Carrying out an adjuration was never done carelessly, but followed a well-scripted ritual. Hundreds of magical recipes were found in the Genizah and meticulously detail every aspect of the required ceremonies. The instructions touch upon preliminary ritual preparations (such as purification, abstention from women, meat and hot food, and wearing clean white cloths), the time and place of the rite, the materials and objects to be used throughout out the ceremony and the way to utilize them, the gestures required on part of the practitioner and the way to leave the magical space and to return to normal life.
These recipes always open with a statement of the desired goal or the problem to be solved, drawing a vivid map of human pains and hopes, grief and desires, fears and aspirations. They also attest to the professional self-perception of the practitioners, who surprisingly (or maybe not) appear to be highly pragmatic. Fantasies of the sort found in A Thousand and One Nights or Harry Potter are absent. Magical aspirations are commonly limited to objectives that can also be achieved without the proposed rituals, such as healing of body and life (especially from demons), protection from rivals, gaining grace and favor, love and sex, attaining social, military and economic success, harming enemies, improving study and memory, and receiving a message in a dream.
Whereas magic recipes attest the professional horizon of ancient magicians and the broad range of ritual solutions they could offer to their communities, the objects themselves are evidence of their techniques. These can be broadly split into two main groups: Babylonian incantation bowls, and metal (and rarely also clay) amulets from Palestine and its vicinity. Both types of objects, dated mainly to the 5th-7th centuries CE, were almost exclusively designed to heal and protect their beneficiaries from demonic interference with their bodies and live. Other goals, including cursing, imposing love on a woman, and subduing a certain community, are also mentioned.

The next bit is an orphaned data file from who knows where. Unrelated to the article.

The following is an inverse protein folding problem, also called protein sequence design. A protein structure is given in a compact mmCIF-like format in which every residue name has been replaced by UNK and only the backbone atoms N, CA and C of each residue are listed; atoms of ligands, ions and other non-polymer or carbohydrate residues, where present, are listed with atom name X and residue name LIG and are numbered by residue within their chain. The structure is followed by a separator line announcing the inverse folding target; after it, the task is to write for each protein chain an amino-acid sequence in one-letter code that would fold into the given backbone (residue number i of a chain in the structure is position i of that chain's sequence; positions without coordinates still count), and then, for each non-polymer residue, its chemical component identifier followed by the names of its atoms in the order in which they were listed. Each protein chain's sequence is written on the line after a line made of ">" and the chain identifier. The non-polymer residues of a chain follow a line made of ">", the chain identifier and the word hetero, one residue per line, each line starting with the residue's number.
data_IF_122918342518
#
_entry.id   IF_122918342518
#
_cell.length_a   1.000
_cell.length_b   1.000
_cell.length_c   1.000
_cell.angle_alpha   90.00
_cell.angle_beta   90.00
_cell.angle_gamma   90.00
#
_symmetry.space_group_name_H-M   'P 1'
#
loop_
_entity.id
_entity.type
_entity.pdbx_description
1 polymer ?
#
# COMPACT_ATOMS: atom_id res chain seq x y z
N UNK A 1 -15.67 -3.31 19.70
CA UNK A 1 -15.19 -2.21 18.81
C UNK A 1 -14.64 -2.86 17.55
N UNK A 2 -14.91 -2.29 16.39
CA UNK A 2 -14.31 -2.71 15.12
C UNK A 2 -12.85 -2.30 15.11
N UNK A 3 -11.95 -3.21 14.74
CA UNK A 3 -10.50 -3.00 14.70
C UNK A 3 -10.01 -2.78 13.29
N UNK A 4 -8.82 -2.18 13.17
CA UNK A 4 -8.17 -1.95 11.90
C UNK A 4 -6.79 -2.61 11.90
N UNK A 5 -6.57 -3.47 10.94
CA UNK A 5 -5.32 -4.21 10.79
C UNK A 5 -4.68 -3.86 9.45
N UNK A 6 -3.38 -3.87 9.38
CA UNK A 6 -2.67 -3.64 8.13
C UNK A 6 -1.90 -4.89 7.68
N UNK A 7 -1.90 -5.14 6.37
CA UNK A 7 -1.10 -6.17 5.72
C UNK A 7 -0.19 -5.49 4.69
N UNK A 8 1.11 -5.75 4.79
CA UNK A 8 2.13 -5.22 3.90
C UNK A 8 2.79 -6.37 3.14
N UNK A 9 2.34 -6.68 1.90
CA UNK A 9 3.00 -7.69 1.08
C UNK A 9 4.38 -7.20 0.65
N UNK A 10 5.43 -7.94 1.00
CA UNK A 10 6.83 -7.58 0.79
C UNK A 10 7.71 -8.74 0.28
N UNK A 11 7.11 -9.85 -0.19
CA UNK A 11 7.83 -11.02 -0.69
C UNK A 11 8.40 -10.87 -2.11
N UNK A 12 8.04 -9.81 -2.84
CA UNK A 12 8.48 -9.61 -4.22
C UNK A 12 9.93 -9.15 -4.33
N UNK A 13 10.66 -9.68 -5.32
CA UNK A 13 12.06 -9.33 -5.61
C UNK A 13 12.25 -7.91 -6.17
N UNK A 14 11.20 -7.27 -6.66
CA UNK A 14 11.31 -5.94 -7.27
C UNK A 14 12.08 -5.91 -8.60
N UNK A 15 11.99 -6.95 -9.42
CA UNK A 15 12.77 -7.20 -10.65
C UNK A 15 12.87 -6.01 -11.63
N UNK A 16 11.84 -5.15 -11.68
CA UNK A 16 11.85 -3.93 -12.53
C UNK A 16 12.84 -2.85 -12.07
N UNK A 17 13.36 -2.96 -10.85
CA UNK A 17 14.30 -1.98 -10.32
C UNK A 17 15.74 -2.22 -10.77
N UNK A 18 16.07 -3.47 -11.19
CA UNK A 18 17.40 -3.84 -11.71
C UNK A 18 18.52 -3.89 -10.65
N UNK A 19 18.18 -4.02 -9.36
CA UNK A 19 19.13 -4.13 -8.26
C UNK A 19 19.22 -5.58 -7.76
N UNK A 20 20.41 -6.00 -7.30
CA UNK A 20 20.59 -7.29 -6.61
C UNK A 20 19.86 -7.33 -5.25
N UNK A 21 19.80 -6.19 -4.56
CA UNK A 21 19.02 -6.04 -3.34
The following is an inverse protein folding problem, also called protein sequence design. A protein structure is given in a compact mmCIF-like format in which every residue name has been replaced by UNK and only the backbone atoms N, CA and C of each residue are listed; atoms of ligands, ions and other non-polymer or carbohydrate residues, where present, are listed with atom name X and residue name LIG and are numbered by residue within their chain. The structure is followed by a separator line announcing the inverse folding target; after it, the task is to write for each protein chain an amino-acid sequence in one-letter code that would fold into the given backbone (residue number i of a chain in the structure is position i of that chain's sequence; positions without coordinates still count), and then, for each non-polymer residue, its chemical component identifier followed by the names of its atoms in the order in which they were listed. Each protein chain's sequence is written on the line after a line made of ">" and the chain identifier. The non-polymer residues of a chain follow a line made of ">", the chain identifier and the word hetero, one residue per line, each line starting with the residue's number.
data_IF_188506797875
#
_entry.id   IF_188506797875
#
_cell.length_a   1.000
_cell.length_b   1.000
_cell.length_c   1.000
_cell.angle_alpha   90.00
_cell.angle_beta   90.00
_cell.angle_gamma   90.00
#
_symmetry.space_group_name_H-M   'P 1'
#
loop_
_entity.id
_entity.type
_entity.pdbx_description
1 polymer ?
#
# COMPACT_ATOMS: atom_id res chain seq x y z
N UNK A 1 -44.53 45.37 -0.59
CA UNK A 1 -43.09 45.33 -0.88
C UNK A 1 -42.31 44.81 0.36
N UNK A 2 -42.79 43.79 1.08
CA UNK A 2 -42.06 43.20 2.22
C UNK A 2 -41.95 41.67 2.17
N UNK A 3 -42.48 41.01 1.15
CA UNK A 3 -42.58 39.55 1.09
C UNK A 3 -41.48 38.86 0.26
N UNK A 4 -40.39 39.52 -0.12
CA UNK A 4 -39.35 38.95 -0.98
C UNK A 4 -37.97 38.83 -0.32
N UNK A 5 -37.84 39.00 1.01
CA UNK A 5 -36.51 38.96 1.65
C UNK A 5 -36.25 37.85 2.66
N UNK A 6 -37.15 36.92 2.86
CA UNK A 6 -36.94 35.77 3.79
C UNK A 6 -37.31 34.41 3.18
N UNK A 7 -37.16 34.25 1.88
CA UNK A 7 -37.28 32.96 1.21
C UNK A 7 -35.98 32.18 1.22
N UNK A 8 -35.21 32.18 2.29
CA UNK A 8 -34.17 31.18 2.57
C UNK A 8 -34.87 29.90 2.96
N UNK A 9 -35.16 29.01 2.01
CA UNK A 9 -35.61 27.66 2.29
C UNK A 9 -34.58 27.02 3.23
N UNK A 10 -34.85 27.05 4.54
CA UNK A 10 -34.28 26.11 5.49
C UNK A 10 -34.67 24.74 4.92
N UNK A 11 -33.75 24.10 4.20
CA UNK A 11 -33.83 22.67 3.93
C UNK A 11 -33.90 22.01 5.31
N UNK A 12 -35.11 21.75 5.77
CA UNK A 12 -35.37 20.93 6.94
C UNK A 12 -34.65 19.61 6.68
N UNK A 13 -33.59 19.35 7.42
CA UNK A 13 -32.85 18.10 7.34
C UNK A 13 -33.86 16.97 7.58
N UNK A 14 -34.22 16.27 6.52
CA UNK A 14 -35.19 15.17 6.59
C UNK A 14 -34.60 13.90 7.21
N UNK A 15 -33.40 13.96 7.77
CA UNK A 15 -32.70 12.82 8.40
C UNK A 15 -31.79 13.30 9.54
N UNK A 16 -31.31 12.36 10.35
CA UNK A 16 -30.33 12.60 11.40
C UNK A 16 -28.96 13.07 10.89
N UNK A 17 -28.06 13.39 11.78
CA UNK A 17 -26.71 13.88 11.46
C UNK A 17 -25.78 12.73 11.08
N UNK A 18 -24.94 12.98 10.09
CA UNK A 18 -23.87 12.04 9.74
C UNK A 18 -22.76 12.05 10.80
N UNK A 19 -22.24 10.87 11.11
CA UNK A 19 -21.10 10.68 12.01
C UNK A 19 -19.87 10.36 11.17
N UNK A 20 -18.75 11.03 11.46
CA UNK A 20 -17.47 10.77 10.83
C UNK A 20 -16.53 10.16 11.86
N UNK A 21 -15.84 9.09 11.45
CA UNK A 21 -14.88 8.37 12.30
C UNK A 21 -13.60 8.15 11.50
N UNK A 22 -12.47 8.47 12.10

The Genizah amulets (mostly from the 11th-13th centuries CE) expand the picture and show love, marriage, economic success, dream inquiry, protection from and harm to rivals were also common. The texts on both the bowls and the amulets show that they were prepared for a certain client, mentioned by his or her name and mother’s name, in order to bring upon a concrete and defined result. The two types of artifacts reflect a shared ideology and culture as well as relations with foreign practices.
Ancient literature of Jewish magic spread in medieval Jewish communities and its practice continued to expand and to develop in Europe, Byzantine and the Arab world. In the process it absorbed and appropriated practical elements from the neighboring Muslim and Christian cultures. Magic has also made its way to the modern era almost unaffected by the rise of the Kabbalah. In spite of its new title – “practical Kabbalah” (that is, the practical counterpart or theosophical Kabbalah) – traces of kabbalistic ideology, terminology, or ceremonial and visual patterns, can hardly be detected in medieval and early modern magic manuscripts or in printed books of adjurations, amulets, charms and healings (hashbaʻot, qemeʻot, segulot and refu’ot). Many of these books remained attractive to our day. They have been printed time and again in Israel during the twentieth century and are still in demand. Kabbalists and charms writers are also still active in Israel and serve a varied community of believers who wish to heal their bodies and to improve their life by means of ritual power. They have to compete, however, not only with modern physicians and psychologists but also with the increasing popularity of New Age agents of hidden knowledge and power.
Yuval Harari teaches at the Department of Jewish Thought and is Head of the Program of Folklore Studies at Ben-Gurion University of the Negev. He is the author of Jewish Magic before the Rise of Kabbalah.